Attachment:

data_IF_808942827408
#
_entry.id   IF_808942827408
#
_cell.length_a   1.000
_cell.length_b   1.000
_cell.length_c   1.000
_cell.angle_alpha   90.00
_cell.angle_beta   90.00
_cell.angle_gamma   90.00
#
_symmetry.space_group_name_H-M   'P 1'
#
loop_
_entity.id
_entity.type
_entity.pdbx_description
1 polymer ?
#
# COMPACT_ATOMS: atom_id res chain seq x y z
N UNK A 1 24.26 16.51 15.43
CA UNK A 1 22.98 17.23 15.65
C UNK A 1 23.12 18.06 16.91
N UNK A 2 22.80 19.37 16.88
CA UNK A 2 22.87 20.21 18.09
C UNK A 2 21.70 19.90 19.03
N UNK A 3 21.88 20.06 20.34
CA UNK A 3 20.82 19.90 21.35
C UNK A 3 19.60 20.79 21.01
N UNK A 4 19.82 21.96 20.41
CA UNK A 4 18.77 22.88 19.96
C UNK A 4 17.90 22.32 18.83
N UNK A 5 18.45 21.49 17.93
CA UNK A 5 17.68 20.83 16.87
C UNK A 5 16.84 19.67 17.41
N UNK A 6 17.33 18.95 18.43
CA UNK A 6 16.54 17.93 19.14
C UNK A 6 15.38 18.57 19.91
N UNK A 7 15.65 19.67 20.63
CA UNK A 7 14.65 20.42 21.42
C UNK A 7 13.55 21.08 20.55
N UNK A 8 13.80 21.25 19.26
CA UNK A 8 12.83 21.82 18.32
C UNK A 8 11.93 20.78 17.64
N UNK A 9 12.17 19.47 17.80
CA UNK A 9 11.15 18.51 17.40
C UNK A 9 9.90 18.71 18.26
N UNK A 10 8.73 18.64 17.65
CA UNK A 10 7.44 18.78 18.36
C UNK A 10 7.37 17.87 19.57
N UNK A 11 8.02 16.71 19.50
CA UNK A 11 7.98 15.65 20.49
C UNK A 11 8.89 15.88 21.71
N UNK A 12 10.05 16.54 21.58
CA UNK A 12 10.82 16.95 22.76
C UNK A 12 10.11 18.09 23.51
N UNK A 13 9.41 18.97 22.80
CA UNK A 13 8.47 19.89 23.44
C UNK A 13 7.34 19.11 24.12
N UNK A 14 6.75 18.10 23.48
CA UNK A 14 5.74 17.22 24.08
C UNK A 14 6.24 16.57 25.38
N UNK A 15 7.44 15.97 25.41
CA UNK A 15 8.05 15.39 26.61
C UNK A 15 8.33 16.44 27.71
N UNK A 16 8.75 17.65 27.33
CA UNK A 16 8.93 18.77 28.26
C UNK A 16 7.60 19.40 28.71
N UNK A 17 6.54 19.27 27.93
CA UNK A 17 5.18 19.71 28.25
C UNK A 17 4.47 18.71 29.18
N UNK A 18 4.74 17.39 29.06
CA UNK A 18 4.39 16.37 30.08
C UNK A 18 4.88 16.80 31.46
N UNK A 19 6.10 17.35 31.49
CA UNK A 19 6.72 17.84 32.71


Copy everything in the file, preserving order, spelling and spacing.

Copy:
data_IF_808942827408
#
_entry.id   IF_808942827408
#
_cell.length_a   1.000
_cell.length_b   1.000
_cell.length_c   1.000
_cell.angle_alpha   90.00
_cell.angle_beta   90.00
_cell.angle_gamma   90.00
#
_symmetry.space_group_name_H-M   'P 1'
#
loop_
_entity.id
_entity.type
_entity.pdbx_description
1 polymer ?
#
# COMPACT_ATOMS: atom_id res chain seq x y z
N UNK A 1 24.26 16.51 15.43
CA UNK A 1 22.98 17.23 15.65
C UNK A 1 23.12 18.06 16.91
N UNK A 2 22.80 19.37 16.88
CA UNK A 2 22.87 20.21 18.09
C UNK A 2 21.70 19.90 19.03
N UNK A 3 21.88 20.06 20.34
CA UNK A 3 20.82 19.90 21.35
C UNK A 3 19.60 20.79 21.01
N UNK A 4 19.82 21.96 20.41
CA UNK A 4 18.77 22.88 19.96
C UNK A 4 17.90 22.32 18.83
N UNK A 5 18.45 21.49 17.93
CA UNK A 5 17.68 20.83 16.87
C UNK A 5 16.84 19.67 17.41
N UNK A 6 17.33 18.95 18.43
CA UNK A 6 16.54 17.93 19.14
C UNK A 6 15.38 18.57 19.91
N UNK A 7 15.65 19.67 20.63
CA UNK A 7 14.65 20.42 21.42
C UNK A 7 13.55 21.08 20.55
N UNK A 8 13.80 21.25 19.26
CA UNK A 8 12.83 21.82 18.32
C UNK A 8 11.93 20.78 17.64
N UNK A 9 12.17 19.47 17.80
CA UNK A 9 11.15 18.51 17.40
C UNK A 9 9.90 18.71 18.26
N UNK A 10 8.73 18.64 17.65
CA UNK A 10 7.44 18.78 18.36
C UNK A 10 7.37 17.87 19.57
N UNK A 11 8.02 16.71 19.50
CA UNK A 11 7.98 15.65 20.49
C UNK A 11 8.89 15.88 21.71
N UNK A 12 10.05 16.54 21.58
CA UNK A 12 10.82 16.95 22.76
C UNK A 12 10.11 18.09 23.51
N UNK A 13 9.41 18.97 22.80
CA UNK A 13 8.47 19.89 23.44
C UNK A 13 7.34 19.11 24.12
N UNK A 14 6.75 18.10 23.48
CA UNK A 14 5.74 17.22 24.08
C UNK A 14 6.24 16.57 25.38
N UNK A 15 7.44 15.97 25.41
CA UNK A 15 8.05 15.39 26.61
C UNK A 15 8.33 16.44 27.71
N UNK A 16 8.75 17.65 27.33
CA UNK A 16 8.93 18.77 28.26
C UNK A 16 7.60 19.40 28.71
N UNK A 17 6.54 19.27 27.93
CA UNK A 17 5.18 19.71 28.25
C UNK A 17 4.47 18.71 29.18
N UNK A 18 4.74 17.39 29.06
CA UNK A 18 4.39 16.37 30.08
C UNK A 18 4.88 16.80 31.46
N UNK A 19 6.10 17.35 31.49
CA UNK A 19 6.72 17.84 32.71